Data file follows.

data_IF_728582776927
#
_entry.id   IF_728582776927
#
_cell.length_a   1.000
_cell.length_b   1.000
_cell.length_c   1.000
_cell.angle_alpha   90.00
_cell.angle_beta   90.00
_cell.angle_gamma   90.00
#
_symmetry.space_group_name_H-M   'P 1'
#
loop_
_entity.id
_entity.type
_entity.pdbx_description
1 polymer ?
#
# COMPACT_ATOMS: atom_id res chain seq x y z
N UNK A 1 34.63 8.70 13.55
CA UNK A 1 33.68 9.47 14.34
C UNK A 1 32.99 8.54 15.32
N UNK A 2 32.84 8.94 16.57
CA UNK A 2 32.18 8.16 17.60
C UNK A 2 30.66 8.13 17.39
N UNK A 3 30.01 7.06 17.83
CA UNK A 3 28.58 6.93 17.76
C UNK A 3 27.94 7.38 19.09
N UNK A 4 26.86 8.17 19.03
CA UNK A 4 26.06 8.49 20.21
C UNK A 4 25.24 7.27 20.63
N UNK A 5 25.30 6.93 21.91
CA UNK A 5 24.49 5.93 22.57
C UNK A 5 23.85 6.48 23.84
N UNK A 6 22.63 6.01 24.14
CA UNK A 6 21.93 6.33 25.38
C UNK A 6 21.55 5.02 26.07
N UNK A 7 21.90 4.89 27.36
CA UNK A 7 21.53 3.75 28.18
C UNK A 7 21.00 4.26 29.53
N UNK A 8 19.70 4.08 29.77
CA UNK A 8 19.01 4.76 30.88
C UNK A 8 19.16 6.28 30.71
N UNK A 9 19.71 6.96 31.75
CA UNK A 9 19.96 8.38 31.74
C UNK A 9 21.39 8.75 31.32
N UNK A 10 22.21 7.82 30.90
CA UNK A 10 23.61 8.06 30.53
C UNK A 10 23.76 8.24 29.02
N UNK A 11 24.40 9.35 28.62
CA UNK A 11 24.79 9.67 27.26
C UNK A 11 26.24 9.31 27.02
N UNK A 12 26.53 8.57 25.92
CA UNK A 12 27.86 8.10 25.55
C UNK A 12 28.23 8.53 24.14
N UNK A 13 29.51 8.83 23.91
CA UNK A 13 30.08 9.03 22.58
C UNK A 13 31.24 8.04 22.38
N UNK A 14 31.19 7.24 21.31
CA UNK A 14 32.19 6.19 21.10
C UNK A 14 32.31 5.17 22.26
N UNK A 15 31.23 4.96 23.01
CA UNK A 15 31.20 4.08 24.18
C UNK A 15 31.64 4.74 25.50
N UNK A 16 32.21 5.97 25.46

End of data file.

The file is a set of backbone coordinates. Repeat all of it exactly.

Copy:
data_IF_728582776927
#
_entry.id   IF_728582776927
#
_cell.length_a   1.000
_cell.length_b   1.000
_cell.length_c   1.000
_cell.angle_alpha   90.00
_cell.angle_beta   90.00
_cell.angle_gamma   90.00
#
_symmetry.space_group_name_H-M   'P 1'
#
loop_
_entity.id
_entity.type
_entity.pdbx_description
1 polymer ?
#
# COMPACT_ATOMS: atom_id res chain seq x y z
N UNK A 1 34.63 8.70 13.55
CA UNK A 1 33.68 9.47 14.34
C UNK A 1 32.99 8.54 15.32
N UNK A 2 32.84 8.94 16.57
CA UNK A 2 32.18 8.16 17.60
C UNK A 2 30.66 8.13 17.39
N UNK A 3 30.01 7.06 17.83
CA UNK A 3 28.58 6.93 17.76
C UNK A 3 27.94 7.38 19.09
N UNK A 4 26.86 8.17 19.03
CA UNK A 4 26.06 8.49 20.21
C UNK A 4 25.24 7.27 20.63
N UNK A 5 25.30 6.93 21.91
CA UNK A 5 24.49 5.93 22.57
C UNK A 5 23.85 6.48 23.84
N UNK A 6 22.63 6.01 24.14
CA UNK A 6 21.93 6.33 25.38
C UNK A 6 21.55 5.02 26.07
N UNK A 7 21.90 4.89 27.36
CA UNK A 7 21.53 3.75 28.18
C UNK A 7 21.00 4.26 29.53
N UNK A 8 19.70 4.08 29.77
CA UNK A 8 19.01 4.76 30.88
C UNK A 8 19.16 6.28 30.71
N UNK A 9 19.71 6.96 31.75
CA UNK A 9 19.96 8.38 31.74
C UNK A 9 21.39 8.75 31.32
N UNK A 10 22.21 7.82 30.90
CA UNK A 10 23.61 8.06 30.53
C UNK A 10 23.76 8.24 29.02
N UNK A 11 24.40 9.35 28.62
CA UNK A 11 24.79 9.67 27.26
C UNK A 11 26.24 9.31 27.02
N UNK A 12 26.53 8.57 25.92
CA UNK A 12 27.86 8.10 25.55
C UNK A 12 28.23 8.53 24.14
N UNK A 13 29.51 8.83 23.91
CA UNK A 13 30.08 9.03 22.58
C UNK A 13 31.24 8.04 22.38
N UNK A 14 31.19 7.24 21.31
CA UNK A 14 32.19 6.19 21.10
C UNK A 14 32.31 5.17 22.26
N UNK A 15 31.23 4.96 23.01
CA UNK A 15 31.20 4.08 24.18
C UNK A 15 31.64 4.74 25.50
N UNK A 16 32.21 5.97 25.46